Better Assessment and Feedback

We’ve heard loud and clear that camps want better feedback from Placement about what you bring to Black Rock City. This is even more important now that the Placement Team’s interactivity assessments affect DGS allocations. We will, therefore, provide additional feedback to camps we assess as having limited or minimal interactivity, and encourage these camps to self-assess how they can improve on their interactivity.

In the coming months, we’ll also announce further changes from the Cultural Direction Setting project that will affect the Placement process and increase the Placement Team’s capacity to provide feedback. Our team has had limited bandwidth to tailor quality feedback, and this is a key change we are committed to providing to all of you.

Additional DGS Pool for 2020

In past years, we had a small batch of DGS tickets available after the Main Sale to help solve ticket issues on a case-by-case basis. This year, we’ve established a significantly larger pool that we can offer with full transparency to more camps.

This pool enables Placement to better meet current year needs of returning camps, and it also opens the door for new and different camps to access DGS tickets and help build Black Rock City.

We created this larger pool by reducing the number of DGS tickets for ~15% of theme camps with limited interactivity, and by increasing the total number of DGS tickets available for camps overall. We will allocate these additional DGS tickets after review of 2020 Placement Questionnaires. Camps selected for DGS in this additional round will be notified in the late spring.

This new pool of tickets gives camps the opportunity to think about how to truly bring interesting, engaging, and unique offerings to Black Rock City in the spirit of the 10 Principles, and to enhance the way they meet the Placement Criteria (which will be updated in mid-March for 2020).

How Will DGS Tickets Be Allocated in 2021?

We are designing a system that dynamically tailors DGS allocations to meet each camp’s ticket needs for 2021. How we award the new additional pool of DGS tickets in 2020 also lays the groundwork for how we will allocate DGS tickets in 2021. Good standing, assessment of camp interactivity, and review of Placement Questionnaires will all remain components of determining DGS allocations.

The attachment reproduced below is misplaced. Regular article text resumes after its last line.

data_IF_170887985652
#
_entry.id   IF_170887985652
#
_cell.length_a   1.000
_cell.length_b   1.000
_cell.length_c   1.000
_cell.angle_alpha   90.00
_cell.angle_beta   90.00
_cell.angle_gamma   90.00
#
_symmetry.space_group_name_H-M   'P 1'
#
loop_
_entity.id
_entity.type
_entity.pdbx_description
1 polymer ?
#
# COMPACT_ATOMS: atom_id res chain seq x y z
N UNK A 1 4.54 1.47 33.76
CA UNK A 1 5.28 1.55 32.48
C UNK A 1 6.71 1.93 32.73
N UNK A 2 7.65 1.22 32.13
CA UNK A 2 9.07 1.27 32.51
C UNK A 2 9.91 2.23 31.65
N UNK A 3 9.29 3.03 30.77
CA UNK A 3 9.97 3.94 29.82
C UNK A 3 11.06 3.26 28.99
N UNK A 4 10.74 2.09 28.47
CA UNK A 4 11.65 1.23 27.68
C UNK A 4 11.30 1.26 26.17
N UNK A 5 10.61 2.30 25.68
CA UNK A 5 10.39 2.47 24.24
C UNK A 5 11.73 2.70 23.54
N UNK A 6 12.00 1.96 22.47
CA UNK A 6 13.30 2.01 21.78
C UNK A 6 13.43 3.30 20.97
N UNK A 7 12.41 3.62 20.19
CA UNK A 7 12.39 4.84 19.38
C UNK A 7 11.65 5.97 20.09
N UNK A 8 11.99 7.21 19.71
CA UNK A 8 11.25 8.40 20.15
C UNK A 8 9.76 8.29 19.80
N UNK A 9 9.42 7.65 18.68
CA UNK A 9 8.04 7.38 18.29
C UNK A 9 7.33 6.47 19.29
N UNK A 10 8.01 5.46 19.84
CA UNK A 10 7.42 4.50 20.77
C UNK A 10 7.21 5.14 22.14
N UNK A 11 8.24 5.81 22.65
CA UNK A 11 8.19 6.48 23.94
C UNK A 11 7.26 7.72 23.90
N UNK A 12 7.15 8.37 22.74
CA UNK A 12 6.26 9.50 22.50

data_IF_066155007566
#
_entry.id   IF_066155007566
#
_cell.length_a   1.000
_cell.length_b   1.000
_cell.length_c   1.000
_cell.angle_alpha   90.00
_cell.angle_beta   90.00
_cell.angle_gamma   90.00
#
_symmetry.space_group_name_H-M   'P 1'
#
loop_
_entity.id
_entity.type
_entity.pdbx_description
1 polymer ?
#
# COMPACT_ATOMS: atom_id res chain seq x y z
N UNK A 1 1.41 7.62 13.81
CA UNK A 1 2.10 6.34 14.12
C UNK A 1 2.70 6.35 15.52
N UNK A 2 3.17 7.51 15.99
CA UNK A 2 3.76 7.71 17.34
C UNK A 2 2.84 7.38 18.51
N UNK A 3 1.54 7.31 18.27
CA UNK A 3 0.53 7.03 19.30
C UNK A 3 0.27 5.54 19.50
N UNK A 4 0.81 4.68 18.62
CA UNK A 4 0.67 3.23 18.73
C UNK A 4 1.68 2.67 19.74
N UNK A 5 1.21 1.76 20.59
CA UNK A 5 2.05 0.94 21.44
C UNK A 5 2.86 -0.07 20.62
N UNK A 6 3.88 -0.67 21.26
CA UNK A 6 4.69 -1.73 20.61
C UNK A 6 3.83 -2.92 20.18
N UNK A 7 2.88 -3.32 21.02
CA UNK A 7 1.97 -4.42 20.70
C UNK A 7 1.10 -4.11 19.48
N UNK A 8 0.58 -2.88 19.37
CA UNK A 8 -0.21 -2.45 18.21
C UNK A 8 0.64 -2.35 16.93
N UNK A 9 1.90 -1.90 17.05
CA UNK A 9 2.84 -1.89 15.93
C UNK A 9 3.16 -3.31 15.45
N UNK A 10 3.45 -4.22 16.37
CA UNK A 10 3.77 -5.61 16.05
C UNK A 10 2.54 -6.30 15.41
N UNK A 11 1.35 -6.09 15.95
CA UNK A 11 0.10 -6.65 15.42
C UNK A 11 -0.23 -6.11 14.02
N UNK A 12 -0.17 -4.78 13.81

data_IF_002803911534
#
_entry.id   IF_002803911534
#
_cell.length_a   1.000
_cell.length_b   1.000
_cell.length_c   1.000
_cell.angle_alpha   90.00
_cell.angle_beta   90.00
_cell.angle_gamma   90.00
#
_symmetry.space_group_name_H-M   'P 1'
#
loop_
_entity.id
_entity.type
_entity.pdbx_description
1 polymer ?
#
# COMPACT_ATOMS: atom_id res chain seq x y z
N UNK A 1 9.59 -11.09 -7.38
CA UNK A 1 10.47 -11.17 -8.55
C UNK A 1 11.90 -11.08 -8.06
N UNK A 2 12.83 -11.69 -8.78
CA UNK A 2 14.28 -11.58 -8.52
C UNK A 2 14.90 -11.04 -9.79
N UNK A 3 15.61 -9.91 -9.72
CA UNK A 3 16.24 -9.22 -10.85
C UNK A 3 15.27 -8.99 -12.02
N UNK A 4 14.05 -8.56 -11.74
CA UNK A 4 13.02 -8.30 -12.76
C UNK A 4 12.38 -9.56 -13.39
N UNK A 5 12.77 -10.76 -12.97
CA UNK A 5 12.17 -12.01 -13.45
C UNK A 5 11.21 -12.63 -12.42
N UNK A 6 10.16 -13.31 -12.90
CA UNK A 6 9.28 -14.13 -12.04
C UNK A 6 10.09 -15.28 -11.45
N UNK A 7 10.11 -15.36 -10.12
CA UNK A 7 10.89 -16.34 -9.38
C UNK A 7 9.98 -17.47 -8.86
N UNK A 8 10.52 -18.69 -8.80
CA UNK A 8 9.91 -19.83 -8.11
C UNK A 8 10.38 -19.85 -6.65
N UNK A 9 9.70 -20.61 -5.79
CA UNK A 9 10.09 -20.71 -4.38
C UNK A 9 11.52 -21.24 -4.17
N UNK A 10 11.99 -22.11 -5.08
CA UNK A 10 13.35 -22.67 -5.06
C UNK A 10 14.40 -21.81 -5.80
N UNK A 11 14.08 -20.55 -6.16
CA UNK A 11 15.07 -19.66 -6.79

We will provide more details about 2021 DGS later this year to coordinate with other changes resulting from the Cultural Direction Setting project. We appreciate your patience as we develop and design the best system that meets our city’s needs.

Help Manage Ticket Demand

It’s OK to take a year off! The more camps that take planned sabbaticals, the more DGS tickets are available in a given year for other camps.

Camps have told us that one reason they come year after year is to maintain their ongoing access to DGS tickets, and because they believe skipping a year reflects poorly on their standing and investment in the community.

We’d like to dispel this concern: all camps are welcome to take a year off or to bring their offering on an every-other-year basis. They can re-enter the DGS system without losing their standing or reputation with Placement.

Please email [email protected] by February 7 at 12 noon Pacific Time to let us know if your camp is planning to take 2020 off, or if you told us you would take 2019 off and plan to return in 2020.

Right size your allocation. Please identify the actual numbers you require to bring your critical core team. If you have been allocated more DGS tickets than you need, please let us know how much we can reduce your allocation.

We will document your voluntary decrease, and it will enable us to distribute more DGS tickets to other camps who may need them. In the spirit of Communal Effort, we hope you can do your part in taking only what you need in order to help others.

As Burning Man grows and evolves, so too must the systems that get us to Black Rock City. Here’s to looking forward together.


Top photo by George P. Post

About the author: Bryant Tan

Bryant Tan